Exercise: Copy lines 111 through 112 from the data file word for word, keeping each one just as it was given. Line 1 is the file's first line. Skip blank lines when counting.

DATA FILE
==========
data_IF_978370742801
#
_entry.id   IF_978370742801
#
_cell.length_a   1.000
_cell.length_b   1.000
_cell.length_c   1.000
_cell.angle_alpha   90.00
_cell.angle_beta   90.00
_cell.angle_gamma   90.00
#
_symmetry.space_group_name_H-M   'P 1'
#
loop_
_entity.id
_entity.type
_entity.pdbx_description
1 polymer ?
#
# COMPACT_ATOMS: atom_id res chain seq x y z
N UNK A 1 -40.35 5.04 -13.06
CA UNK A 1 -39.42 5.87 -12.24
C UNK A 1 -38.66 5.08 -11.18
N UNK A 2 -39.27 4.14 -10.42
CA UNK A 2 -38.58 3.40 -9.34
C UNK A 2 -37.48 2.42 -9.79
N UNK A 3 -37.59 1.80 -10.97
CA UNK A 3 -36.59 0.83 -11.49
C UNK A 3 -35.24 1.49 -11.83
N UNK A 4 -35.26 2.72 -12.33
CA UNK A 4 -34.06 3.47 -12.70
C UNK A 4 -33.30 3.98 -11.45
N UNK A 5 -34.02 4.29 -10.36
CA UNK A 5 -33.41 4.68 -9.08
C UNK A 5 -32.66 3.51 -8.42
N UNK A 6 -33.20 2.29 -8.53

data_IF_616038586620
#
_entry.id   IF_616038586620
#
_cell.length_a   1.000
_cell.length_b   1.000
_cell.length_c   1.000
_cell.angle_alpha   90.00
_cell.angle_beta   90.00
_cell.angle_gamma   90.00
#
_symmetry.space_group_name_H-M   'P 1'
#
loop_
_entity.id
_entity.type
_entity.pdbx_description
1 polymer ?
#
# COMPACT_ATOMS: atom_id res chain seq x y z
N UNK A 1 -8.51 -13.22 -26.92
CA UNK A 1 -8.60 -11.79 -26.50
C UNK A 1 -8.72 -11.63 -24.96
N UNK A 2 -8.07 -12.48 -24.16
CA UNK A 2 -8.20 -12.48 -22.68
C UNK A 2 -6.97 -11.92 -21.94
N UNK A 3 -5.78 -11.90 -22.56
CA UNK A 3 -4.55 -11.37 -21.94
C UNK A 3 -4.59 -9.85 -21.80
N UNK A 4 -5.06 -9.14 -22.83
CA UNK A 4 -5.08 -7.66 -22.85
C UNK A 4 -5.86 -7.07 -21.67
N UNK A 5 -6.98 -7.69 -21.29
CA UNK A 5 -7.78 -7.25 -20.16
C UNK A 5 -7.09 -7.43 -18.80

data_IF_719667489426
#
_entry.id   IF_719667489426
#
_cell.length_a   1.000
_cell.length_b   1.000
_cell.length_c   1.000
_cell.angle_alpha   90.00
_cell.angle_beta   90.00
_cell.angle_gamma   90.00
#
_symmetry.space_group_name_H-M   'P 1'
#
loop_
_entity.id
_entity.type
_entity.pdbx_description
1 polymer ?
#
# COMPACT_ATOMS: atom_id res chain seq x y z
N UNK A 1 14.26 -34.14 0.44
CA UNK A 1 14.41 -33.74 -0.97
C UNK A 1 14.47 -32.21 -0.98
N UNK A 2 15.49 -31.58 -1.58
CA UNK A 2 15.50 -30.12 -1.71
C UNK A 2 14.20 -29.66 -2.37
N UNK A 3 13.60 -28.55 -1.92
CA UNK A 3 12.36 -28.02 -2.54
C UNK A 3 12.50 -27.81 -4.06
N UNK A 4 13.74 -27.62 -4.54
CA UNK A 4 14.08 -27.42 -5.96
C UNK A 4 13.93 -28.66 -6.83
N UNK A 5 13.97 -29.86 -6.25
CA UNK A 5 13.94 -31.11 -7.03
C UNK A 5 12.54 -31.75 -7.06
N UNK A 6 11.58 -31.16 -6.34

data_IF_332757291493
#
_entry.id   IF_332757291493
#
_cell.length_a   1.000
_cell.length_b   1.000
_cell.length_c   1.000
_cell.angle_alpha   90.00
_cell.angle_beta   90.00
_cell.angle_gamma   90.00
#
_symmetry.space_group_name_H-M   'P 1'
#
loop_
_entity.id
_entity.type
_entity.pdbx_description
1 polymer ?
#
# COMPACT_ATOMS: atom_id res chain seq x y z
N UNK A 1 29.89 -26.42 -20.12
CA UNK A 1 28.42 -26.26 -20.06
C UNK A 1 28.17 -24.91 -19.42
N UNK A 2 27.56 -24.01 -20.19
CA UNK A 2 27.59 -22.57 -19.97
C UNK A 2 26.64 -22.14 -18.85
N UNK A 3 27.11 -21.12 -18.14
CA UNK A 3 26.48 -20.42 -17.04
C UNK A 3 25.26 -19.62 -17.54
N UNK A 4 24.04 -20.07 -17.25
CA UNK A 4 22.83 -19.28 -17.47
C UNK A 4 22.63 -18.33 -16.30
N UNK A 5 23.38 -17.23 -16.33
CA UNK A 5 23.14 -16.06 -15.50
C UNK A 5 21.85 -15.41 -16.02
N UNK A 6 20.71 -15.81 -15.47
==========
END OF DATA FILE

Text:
#
_cell.length_a   1.000